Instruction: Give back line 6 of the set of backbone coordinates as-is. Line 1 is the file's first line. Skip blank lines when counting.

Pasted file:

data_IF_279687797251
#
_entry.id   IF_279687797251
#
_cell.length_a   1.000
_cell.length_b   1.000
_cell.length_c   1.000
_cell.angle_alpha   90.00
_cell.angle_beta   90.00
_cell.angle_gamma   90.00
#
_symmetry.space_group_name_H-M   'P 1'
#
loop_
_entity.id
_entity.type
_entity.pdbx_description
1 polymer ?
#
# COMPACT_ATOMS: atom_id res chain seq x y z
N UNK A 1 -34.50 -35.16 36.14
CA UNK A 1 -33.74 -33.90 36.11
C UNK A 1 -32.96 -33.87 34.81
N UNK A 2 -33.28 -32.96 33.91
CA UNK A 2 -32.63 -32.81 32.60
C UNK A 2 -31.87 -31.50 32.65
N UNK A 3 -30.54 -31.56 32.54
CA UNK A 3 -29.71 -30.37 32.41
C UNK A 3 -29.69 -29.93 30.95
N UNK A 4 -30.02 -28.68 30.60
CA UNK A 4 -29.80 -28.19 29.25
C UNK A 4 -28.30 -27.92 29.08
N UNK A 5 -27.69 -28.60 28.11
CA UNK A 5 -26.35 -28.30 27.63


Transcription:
_cell.length_b   1.000